An Olympics without fans struggles to survive

We've started the 2021 Japanese Olympic games without much fanfare, other than on NBC.  The shell of a once-interesting celebration of human tenacity and prowess goes on, hollowed out by lack of fans in the venues and marred by masked faces everywhere.  Individual contests, from my point of view, take center stage.  Team sport USA seems to have degenerated, due to politics, while network coverage is a P.C. ad-fest with a bit of sport thrown in.

There are two alternatives to NBC's coverage.  One is sound-and-video "highlight" reels.  Here, on Comcast, you can choose to rank them by relevance to your interests.  These are itty-bitty bites, edited, no doubt, by someone who must be used to making music videos.  Trying to watch them is an exercise in frustration, guaranteed to leave you puzzled.  They hop, skip, and jump through an event in a matter of two minutes or so, with disjointed commentary that left this viewer unsure what it's all about.

The other alternative is the NBC-owned USA network's full coverage of some of the contests deemed less worthy of the main channel.  Some of their coverage, like the men's triathlon, was a bit long and boring, although we did gape at the amazingly inept start, which saw half the swimmers blocked from the water by a boat sitting in the wrong place.

Skeet shooting, which we watched last night, was more interesting, as were some of the fencing competitions.

We ignored our women's soccer team, a group undeserving of acknowledgment or accolades.  Their loss was just desserts after they disrespected the flag.  Until that story broke, I had no idea the games had even started.  Then the equally woke men's basketball team fell to France — a game that, like Groundhog Day, NBC seems determined to replay with painful frequency.

When we decided to try the highlight reels, we started with the equestrian category.  The choice brought us a beach volleyball match, with no horses in sight.  That's a hard "no" in terms of our interest.  Switched to softball, which was a USA vs. Mexico match.  One moment, there's an American at bat.  She gets on base, and the next batter is someone from the Mexican team, followed by a two-run scoring hit by an American, and some celebration of the win.  Granted, softball games can be slow and tedious, but the "highlights" were so abbreviated as to be inane.

Switching to archery, we watched the Korean mixed pair trounce the Netherlands in a final match, but they showed only a few of the arrows being released.  They didn't show enough of the match to get a feel for the contestants.  The same with judo.  By the time the thing ended, I still had no idea how a person even "scored."  The lack of coherent commentary, I guess inherent in condensing the action to three minutes or less, was universally disconcerting.  We did see one medal "ceremony."  When the two Korean archers accepted their gold medals, they were simply handed to them.  The pair stood there in the field, awkwardly put the medals over one another's heads, with no anthem playing.  Talk about a let-down!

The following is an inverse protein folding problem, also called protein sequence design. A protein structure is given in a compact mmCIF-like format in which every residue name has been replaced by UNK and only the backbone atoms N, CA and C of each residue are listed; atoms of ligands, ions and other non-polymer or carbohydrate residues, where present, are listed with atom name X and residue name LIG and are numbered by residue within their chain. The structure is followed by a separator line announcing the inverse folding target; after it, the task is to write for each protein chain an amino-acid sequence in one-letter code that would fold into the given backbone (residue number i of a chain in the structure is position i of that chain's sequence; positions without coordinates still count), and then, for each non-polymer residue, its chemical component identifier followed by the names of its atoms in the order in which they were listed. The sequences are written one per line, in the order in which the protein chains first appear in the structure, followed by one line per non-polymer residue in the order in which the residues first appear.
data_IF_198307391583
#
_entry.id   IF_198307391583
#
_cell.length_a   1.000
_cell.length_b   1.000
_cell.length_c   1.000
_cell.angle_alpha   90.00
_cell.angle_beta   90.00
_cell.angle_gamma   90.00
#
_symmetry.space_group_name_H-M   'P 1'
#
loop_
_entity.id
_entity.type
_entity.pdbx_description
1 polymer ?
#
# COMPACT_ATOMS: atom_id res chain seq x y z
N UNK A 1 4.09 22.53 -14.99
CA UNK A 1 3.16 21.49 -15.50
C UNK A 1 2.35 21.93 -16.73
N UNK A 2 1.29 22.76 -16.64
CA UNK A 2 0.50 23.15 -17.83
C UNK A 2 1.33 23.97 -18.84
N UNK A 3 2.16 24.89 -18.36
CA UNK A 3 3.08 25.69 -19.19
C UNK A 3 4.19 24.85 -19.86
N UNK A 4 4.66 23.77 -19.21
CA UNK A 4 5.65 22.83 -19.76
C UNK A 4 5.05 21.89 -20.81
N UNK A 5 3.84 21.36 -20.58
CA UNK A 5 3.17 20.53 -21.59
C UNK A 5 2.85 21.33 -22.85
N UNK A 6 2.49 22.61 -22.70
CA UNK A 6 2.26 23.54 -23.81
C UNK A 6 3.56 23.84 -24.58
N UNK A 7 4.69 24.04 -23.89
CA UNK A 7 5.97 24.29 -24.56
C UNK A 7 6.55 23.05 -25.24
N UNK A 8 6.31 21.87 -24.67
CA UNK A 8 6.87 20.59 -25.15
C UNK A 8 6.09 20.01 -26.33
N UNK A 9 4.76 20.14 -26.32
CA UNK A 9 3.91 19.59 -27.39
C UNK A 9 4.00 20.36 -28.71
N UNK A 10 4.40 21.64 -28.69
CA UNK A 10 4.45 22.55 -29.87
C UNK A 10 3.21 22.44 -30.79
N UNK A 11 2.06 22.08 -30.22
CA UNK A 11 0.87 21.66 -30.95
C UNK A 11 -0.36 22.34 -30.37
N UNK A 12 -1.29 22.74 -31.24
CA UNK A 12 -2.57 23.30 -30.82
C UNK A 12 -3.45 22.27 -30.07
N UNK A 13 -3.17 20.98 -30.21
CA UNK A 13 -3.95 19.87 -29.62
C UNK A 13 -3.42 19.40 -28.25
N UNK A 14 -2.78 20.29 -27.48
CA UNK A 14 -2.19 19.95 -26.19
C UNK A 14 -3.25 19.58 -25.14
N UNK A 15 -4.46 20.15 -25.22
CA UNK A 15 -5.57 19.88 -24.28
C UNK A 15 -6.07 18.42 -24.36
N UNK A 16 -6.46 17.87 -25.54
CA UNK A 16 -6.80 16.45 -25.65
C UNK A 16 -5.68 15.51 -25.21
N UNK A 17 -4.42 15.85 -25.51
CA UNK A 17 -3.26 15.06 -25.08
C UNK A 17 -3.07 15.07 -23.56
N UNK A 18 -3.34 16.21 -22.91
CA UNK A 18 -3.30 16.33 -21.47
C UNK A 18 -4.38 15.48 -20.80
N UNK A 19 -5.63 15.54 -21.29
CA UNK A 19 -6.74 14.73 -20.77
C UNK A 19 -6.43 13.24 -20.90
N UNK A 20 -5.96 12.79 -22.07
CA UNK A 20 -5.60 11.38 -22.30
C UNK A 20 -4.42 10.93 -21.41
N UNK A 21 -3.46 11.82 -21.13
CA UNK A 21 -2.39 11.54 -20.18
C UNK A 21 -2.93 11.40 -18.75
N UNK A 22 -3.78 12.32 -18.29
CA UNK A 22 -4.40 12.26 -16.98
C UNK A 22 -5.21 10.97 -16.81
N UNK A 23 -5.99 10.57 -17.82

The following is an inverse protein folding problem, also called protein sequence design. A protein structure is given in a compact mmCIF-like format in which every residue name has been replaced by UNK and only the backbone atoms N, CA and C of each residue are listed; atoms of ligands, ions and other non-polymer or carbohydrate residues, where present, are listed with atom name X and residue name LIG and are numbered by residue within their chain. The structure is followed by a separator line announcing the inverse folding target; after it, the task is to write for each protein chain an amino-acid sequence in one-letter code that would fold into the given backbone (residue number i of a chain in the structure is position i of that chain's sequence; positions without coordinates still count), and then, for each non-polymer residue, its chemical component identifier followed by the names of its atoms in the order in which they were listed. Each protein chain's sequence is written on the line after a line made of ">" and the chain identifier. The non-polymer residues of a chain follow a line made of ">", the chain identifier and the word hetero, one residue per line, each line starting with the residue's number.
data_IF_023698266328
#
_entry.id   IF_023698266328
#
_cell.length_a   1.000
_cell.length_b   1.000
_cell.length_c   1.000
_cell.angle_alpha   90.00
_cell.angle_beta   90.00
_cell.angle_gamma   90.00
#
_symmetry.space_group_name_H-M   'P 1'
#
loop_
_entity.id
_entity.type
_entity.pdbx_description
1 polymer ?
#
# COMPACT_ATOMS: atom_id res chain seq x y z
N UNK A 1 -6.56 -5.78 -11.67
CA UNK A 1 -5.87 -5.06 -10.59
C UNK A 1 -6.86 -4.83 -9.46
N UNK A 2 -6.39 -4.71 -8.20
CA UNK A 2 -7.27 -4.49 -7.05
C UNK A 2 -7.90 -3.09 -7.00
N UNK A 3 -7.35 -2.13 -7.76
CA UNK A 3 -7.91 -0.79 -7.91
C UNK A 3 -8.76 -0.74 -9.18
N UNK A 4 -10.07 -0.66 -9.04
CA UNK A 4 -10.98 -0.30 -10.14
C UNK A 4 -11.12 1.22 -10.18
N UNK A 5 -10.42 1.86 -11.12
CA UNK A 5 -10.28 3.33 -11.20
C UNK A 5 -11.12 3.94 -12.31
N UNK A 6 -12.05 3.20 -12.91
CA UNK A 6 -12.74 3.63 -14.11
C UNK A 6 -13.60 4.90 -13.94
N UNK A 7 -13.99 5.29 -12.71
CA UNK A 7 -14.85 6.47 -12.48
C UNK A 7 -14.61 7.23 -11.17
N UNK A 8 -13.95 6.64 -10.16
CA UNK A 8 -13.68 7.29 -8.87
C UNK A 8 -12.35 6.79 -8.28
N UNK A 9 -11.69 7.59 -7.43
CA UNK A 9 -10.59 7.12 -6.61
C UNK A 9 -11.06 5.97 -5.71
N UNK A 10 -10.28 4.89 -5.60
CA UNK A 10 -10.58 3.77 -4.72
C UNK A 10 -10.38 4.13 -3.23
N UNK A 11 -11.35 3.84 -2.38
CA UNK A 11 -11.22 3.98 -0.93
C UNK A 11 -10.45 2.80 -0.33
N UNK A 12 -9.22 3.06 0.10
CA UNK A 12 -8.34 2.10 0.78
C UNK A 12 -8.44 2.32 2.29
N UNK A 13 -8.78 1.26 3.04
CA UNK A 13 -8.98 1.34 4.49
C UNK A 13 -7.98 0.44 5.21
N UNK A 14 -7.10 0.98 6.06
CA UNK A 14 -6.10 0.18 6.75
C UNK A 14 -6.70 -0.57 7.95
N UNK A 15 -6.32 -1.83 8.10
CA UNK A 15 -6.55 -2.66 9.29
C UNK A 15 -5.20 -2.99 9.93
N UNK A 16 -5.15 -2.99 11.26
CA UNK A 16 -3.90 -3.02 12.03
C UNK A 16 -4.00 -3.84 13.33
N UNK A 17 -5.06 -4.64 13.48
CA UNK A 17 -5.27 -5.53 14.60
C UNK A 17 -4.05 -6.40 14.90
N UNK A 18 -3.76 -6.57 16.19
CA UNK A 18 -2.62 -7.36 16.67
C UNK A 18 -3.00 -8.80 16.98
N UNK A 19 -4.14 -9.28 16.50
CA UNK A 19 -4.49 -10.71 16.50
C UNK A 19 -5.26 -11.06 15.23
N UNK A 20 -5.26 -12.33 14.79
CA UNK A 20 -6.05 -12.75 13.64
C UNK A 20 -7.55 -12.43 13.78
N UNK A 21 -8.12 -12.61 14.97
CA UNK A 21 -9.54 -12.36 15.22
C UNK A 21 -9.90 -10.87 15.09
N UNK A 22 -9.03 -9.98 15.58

A three-round boxing match took place (on our screen, at least) in under two minutes.  The American featherweight won.  And he had an interesting name — Duke Regan.  Purposeful or not on his parents' part, his name evokes pleasant memories.  Switching to full coverage, we caught a men's 150 m relay heat in the pool, which the Americans won.  That way, we had coherent commentary as it happened and saw the whole thing.

Later, I went back to give the highlights another try.  I managed to find an equestrian event this time, where the female riders pranced their mounts in elaborate footwork.  Again, it was about a three-minute clip of bits of three different routines.  By the time it was over, I at least understood that the point of the exercise was to keep the horses moving in their special gait, knees high.  That segued into a skateboarding contest, where everyone got to do one move, skating to a stairway and riding down the railing.  Talk about boring!  To me, that's kind of like having the gymnasts do one handspring and done.

The bottom line is, as a fan, there is something inherently wrong with an Olympics without cheering fans at the venues.  The near-ubiquitous masks, which we know are useless (and doubly so outdoors), kept us from seeing most athletes' and trainers' faces before and after their events.  The echo of each empty venue left us bereft of the emotion of each triumph and loss.  For the athletes, it must feel as though they're taking part in a more tense than usual practice session.  The whole thing wasn't at all conducive to making the best memories after a lifetime of intense training.

Image: The false start at the men's triathlon.  YouTube screen grab.

To comment, you can find the MeWe post for this article here.

If you experience technical problems, please write to